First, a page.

Falling Into StarlightI am falling. I have been caught by a monster which cannot be seen, but for the path of destruction it carves through the cosmos. It pulls me in, and as I plummet the universe bends and folds back on itself, and for a brief moment I can see everything that is and ever was.In the twisted relay of light I see the nebula that was my birthing ground. Its radiance surrounds me with heat and color. Bursting clouds and arching forms in writhing wings of gossamer, painted with hydrogen and illuminated from within by the glow of its children.Mother nebula had formed me, along with my sisters, from parts of herself. Coaxing and coalescing until we were strong enough enough to shine on our own. Then she breathed into us life and our hearts began to flutter with the embers of fusion.In our mother’s embrace, I played with my sisters, plunging into misted veils and swinging through spangled swaths of life-dust. She would tell us tales of the far reaches of the galaxy, where the giants dance
Her CatalystAs she walks through the maelstrom, the words trace upon the tips of her fingers and press into the stone. Every brick, every crack in the concrete, every crossed and angular stroke in reds and blacks and oranges. The drips of the gasoline pool around the base of her boots, slosh as she steps over the burst pipes and the rubble. So much rubble. So little outcry. The silence of the city grates on her eardrums and the mantras she'd been forced to memorize. The Seers demanded they observe thirteen years of recitation before they attempt to weave their first World together.But who other than the Seers can claim the incantations that knot the skeins they twist and pull on like reins hold fast? When have any of the Sisters recorded the visions they traced upon space-time and recited them, left them open for critique and discussion and debate?They haven't.Which is why she walks through the chalky soot of the smashed city around her. This all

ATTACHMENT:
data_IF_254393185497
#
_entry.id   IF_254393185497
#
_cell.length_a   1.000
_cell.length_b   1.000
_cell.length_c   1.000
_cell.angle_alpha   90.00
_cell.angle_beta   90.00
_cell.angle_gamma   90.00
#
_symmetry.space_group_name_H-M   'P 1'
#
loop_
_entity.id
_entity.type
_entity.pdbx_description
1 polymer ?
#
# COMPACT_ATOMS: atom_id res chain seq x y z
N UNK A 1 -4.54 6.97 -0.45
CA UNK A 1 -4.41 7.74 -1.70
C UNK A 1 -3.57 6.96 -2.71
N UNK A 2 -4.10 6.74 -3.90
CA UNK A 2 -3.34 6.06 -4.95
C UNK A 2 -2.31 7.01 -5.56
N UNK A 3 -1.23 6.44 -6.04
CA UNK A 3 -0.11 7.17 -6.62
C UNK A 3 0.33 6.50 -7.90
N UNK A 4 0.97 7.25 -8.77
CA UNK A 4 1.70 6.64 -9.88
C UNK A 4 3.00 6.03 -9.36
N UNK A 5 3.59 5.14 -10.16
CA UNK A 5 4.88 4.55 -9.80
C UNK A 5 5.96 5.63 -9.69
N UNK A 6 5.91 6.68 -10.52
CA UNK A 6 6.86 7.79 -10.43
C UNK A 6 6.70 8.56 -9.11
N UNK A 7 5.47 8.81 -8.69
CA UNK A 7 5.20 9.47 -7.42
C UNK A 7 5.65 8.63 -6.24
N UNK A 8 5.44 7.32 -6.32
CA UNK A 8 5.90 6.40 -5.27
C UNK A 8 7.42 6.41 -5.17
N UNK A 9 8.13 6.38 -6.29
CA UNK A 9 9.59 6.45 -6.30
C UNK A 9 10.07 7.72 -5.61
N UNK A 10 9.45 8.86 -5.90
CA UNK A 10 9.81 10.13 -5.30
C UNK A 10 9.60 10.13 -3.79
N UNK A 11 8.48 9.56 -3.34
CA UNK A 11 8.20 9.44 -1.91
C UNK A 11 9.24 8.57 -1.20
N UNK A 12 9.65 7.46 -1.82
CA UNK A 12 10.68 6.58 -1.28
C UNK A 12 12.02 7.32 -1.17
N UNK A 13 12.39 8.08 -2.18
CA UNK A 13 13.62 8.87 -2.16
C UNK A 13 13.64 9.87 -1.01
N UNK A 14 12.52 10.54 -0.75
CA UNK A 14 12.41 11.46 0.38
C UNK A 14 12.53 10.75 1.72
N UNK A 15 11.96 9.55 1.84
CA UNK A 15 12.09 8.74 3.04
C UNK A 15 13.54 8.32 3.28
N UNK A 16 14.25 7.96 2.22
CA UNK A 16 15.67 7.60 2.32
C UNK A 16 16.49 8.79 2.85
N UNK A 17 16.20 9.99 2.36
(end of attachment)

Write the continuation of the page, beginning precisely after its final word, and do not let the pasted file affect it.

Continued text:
We Were All Going to be WonderfulKathy's mom, shaped like a ripe pearblack-haired, she wore it long, tied back.She looked foreign, she should have been a gypsy--silver and red, smoky and asleep;should have smelled like cardamom or clovesbut she smelled like onions and carrots, potatoes and oregano.She leaned at the sink in the tiny kitchenpeeling potatoes, head bent, sallow-skinned, heavy-hippedher dark hair traced with the first lazy spider webs of gray.We slunk past the gray-mouthed man on the sofawith his Reds game and his beer;men weren't soft then, but the new kind was coming along.The suburbs were a gardenthrough the hot summer days and the Catholic schools,and it wasn't the dads who had the dirty fingernails.But he worked every day, by god he did,drove a truck fat with bakery goodsflaccid and without souls(whole wheat was a color not a life.)Robert kept the kids fed, didn't interferewith their summer afternoons."Come in here, Josie, pull down my pants and make love to me."She only grunted,
fishermanI am a fisherman-all roaring wavesand rush of sea saltbeating seagull wingsand a tongue carved fromrough driftwoodMy hands break leveesand my breath births damsthe taste of chilly mornsstill melt on the roof of mymouth like I never wishedfor anything besides the smackof sodden rubber boots andthe scars from entangledhunks of ivory netsthe sea has notforgotten my voice-I can hear themwhisperingwhen the wooden floorboardscrackle like hurricane bruisesfrom water laden sauntersthrough land sunk librariesit has been a foreversince I held a dreamcaught between my fingertipsand the gentle rock of aboat and foamy froth onmy lipsbut this new trip I have embarked uponcarries more clanking hooks than screeching sinkersyet- my line has not changed-I am a fisherman and the seadoes notforget who its children are.
EmpyreanMomma said to never marry an astronaut,they will always prefer the twinkling starlightto the light in your eyes.They'll only end up in ships that floataimlessly in zero gravity and you will not be there.Momma said to never marry an astronaut.You will stand firmly on the earth,clutching the ground and knowingthey will always prefer the twinkling starlight.Planets will fracture and stars will collapselong before he recognizes he can travelto the light in your eyes.